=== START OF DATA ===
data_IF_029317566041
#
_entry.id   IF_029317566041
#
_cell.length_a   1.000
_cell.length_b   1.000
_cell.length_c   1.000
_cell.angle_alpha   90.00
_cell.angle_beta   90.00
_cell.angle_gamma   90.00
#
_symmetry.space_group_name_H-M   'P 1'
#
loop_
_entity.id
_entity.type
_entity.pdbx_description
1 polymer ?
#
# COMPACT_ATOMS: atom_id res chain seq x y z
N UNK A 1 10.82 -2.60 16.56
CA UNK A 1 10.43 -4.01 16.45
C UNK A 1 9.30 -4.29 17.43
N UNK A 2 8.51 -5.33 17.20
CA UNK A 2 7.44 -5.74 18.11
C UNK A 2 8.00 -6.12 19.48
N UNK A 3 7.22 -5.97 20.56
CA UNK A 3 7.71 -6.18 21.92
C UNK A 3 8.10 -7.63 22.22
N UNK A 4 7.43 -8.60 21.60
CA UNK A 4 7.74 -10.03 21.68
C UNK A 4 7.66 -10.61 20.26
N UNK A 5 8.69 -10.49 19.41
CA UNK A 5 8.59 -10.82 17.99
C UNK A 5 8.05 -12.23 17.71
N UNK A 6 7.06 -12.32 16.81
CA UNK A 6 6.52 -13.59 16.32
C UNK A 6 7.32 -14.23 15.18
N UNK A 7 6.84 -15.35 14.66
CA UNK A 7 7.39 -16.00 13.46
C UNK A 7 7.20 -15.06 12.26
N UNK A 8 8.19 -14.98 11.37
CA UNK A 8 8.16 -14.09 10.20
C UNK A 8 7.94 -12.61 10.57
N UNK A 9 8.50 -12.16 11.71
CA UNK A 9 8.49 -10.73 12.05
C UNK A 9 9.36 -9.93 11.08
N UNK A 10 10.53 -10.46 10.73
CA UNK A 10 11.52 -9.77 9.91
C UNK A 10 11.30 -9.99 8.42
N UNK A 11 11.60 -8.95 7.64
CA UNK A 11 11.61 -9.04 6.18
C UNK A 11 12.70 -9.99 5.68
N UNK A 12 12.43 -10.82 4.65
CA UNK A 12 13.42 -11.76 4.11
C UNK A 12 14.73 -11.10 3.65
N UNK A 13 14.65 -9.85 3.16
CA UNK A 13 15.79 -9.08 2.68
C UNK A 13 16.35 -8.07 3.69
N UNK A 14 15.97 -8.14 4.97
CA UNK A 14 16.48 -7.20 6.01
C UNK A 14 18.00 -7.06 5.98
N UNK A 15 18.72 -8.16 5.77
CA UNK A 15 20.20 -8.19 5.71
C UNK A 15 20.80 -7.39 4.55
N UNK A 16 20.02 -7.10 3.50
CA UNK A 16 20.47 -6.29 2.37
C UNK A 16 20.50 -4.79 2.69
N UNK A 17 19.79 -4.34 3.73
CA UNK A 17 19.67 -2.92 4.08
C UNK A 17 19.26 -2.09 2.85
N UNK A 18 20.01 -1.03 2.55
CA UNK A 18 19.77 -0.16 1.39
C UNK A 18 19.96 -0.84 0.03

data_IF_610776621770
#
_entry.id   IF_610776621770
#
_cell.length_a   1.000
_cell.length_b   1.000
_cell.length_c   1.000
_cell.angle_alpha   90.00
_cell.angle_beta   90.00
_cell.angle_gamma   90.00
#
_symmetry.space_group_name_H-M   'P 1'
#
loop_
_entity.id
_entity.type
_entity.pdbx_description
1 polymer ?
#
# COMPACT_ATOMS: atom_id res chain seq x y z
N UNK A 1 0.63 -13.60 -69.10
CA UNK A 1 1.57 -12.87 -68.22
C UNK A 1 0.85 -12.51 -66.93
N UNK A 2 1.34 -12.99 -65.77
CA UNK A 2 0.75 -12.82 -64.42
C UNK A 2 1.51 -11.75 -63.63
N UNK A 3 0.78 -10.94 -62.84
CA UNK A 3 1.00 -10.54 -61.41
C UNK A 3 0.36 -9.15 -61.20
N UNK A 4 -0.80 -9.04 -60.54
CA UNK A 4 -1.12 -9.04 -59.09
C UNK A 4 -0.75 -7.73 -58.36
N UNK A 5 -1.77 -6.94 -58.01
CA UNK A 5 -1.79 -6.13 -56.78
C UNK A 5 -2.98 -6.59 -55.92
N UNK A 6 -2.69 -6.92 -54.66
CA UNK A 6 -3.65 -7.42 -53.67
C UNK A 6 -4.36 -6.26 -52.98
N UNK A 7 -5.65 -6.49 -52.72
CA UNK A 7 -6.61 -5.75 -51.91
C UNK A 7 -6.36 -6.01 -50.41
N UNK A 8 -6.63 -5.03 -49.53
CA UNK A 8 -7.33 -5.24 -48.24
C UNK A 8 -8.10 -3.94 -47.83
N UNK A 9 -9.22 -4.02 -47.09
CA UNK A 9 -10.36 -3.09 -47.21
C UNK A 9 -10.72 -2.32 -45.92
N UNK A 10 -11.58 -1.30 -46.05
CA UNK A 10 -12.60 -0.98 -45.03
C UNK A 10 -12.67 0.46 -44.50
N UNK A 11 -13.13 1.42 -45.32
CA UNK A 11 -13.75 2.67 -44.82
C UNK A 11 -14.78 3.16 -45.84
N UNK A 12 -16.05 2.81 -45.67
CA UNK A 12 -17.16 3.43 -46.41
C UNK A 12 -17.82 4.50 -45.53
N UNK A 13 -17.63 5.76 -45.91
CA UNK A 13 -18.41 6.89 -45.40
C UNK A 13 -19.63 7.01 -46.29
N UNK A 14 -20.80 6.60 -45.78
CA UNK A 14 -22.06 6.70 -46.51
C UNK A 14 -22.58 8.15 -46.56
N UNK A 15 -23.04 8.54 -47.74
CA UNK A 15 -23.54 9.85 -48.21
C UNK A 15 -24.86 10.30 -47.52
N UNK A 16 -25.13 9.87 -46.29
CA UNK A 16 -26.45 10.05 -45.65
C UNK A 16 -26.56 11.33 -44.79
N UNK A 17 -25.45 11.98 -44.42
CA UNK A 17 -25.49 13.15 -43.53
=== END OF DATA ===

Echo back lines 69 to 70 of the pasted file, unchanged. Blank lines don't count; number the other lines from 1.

N UNK A 17 19.79 -4.34 3.73
CA UNK A 17 19.67 -2.92 4.08